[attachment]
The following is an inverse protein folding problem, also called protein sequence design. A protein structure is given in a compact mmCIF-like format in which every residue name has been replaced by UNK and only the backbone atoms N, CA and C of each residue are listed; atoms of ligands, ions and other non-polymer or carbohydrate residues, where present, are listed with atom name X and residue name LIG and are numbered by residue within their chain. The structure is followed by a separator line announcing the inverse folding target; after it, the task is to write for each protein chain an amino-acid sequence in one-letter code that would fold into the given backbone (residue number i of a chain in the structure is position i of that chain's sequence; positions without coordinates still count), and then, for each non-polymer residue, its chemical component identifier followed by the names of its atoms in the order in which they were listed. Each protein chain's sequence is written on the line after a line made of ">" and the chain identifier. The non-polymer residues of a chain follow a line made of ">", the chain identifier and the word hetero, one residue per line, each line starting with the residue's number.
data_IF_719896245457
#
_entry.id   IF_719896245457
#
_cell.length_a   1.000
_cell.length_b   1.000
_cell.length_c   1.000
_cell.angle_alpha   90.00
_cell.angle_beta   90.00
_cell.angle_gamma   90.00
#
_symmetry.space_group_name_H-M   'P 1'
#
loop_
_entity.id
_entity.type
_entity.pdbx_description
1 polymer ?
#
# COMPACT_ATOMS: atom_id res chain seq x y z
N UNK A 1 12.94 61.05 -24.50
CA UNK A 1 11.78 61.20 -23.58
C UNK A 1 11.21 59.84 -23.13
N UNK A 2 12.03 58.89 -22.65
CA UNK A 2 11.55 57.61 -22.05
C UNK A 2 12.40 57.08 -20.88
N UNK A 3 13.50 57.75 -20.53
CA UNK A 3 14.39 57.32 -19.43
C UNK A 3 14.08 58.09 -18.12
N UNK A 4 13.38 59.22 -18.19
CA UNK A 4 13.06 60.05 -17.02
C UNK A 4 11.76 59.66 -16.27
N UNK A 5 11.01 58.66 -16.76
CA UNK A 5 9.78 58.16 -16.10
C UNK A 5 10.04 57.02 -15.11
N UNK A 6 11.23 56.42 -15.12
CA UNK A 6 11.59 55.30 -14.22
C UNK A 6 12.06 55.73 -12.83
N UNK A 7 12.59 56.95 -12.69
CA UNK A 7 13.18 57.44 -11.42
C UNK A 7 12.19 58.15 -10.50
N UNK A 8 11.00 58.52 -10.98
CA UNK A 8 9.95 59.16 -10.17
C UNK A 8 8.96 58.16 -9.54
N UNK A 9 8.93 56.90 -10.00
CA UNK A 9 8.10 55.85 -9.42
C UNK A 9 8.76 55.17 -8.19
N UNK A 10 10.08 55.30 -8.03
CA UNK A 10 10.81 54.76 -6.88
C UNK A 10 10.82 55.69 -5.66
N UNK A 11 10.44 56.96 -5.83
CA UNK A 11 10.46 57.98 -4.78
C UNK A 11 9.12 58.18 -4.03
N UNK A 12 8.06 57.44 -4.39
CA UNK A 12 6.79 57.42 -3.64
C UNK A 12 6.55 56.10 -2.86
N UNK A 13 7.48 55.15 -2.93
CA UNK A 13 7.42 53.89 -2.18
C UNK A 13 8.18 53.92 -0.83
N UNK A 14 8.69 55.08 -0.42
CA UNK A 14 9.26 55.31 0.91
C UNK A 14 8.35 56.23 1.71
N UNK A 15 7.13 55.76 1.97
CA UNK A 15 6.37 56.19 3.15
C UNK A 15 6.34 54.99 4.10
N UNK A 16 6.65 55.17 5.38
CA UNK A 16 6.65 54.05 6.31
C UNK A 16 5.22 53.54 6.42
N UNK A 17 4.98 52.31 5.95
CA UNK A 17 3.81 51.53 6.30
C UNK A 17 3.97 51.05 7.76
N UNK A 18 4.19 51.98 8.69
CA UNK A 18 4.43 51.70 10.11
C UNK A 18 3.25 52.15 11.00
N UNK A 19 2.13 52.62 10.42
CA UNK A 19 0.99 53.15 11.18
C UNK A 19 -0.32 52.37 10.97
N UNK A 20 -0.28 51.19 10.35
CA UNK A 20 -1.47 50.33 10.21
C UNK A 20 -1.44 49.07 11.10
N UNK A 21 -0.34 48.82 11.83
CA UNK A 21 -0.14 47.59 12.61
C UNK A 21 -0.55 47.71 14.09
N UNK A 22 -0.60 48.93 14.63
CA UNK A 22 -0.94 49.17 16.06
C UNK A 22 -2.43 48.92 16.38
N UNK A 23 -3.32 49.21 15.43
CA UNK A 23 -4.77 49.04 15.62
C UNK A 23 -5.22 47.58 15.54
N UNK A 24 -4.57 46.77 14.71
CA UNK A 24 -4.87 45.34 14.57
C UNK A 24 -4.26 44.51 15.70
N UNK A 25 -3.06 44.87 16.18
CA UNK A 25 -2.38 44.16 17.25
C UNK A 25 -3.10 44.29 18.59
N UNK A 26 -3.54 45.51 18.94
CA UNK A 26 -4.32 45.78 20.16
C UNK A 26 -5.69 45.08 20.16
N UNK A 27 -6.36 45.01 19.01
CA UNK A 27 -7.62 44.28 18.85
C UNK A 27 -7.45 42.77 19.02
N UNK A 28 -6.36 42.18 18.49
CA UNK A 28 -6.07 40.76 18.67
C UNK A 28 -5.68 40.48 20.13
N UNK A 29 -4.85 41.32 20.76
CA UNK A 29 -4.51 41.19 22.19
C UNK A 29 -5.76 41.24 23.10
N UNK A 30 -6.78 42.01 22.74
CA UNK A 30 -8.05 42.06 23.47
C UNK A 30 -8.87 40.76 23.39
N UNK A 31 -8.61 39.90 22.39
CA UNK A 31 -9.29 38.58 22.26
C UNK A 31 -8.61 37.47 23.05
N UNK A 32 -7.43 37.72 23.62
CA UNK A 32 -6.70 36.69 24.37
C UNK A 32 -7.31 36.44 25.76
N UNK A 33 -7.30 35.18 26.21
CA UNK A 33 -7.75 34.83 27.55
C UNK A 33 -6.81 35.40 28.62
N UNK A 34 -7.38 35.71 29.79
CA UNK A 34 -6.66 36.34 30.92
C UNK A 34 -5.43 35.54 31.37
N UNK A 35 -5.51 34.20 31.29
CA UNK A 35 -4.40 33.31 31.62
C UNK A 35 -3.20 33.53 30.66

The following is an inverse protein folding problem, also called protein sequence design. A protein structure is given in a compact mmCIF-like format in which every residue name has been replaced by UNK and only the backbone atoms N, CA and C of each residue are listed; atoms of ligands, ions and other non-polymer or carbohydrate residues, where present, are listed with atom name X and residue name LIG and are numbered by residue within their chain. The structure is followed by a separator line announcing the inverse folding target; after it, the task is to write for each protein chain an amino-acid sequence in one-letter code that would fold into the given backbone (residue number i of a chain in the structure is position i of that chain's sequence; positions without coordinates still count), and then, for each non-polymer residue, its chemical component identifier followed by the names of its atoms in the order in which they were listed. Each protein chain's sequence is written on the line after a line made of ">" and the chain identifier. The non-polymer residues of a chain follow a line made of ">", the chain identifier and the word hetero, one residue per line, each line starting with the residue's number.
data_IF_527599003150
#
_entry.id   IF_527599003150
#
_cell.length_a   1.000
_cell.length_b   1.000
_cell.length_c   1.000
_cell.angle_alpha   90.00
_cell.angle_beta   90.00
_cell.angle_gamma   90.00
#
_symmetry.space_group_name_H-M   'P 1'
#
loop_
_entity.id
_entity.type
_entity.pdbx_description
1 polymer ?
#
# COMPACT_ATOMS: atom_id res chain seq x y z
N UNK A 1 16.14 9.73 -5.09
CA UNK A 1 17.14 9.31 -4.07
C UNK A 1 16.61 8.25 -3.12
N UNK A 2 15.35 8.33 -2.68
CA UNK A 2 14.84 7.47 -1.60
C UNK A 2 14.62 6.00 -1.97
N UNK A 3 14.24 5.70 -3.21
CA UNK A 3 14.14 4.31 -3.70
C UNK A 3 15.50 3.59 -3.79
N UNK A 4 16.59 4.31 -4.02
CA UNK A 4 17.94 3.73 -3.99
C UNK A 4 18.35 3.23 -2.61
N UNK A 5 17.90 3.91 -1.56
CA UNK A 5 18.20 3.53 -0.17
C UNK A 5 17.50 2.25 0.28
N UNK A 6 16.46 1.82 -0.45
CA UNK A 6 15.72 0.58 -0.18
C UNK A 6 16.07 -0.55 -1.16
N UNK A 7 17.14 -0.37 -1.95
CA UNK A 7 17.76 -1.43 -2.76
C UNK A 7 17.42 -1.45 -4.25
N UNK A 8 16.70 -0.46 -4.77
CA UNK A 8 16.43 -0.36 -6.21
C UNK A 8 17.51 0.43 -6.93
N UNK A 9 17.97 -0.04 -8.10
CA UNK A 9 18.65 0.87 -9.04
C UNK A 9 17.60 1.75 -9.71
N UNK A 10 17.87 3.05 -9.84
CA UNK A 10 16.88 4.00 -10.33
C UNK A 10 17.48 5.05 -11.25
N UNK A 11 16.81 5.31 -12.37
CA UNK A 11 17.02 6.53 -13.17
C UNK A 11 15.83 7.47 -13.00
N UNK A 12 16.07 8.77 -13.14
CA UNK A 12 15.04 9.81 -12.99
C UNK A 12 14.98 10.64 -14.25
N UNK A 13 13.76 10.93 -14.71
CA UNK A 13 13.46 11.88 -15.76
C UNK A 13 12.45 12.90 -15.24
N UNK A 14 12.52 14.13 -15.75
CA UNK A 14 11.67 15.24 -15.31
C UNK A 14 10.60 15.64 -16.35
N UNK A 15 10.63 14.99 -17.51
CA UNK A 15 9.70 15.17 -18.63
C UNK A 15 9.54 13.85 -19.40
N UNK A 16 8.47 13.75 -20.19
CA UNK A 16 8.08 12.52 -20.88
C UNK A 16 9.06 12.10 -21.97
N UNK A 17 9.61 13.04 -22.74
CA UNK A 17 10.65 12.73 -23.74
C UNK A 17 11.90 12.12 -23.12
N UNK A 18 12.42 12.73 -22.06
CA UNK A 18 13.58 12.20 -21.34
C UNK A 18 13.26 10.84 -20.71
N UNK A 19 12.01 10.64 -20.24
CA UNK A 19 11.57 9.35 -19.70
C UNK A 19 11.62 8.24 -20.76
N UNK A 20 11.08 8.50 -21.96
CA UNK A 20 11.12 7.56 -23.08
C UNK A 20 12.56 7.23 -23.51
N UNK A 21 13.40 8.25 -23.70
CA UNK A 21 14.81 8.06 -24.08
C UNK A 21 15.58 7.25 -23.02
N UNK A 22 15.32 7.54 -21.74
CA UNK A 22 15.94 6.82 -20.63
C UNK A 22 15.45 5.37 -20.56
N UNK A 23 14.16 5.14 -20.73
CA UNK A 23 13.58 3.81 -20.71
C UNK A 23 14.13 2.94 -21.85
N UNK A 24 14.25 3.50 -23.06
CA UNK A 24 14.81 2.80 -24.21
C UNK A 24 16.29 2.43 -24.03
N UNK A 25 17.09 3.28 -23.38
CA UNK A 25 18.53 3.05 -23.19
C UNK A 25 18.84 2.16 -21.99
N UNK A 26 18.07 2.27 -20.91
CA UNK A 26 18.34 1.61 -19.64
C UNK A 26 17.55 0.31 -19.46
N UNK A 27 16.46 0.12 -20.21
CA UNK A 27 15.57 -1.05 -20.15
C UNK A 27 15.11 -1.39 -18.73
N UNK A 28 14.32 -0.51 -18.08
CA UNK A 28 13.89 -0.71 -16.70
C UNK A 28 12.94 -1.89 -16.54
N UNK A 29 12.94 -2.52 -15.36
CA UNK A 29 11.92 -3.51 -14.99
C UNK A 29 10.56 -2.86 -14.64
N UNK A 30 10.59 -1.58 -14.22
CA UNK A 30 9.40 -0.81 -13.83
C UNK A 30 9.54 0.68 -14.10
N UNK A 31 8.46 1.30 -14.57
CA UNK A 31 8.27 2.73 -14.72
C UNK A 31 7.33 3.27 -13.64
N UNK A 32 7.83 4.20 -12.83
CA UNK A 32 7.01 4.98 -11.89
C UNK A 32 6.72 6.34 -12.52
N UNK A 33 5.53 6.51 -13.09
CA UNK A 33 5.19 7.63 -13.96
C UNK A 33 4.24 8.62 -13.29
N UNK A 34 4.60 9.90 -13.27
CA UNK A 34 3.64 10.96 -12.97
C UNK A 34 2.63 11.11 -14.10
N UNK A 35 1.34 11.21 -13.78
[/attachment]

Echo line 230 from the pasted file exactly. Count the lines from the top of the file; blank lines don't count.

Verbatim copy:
CA UNK A 28 13.89 -0.71 -16.70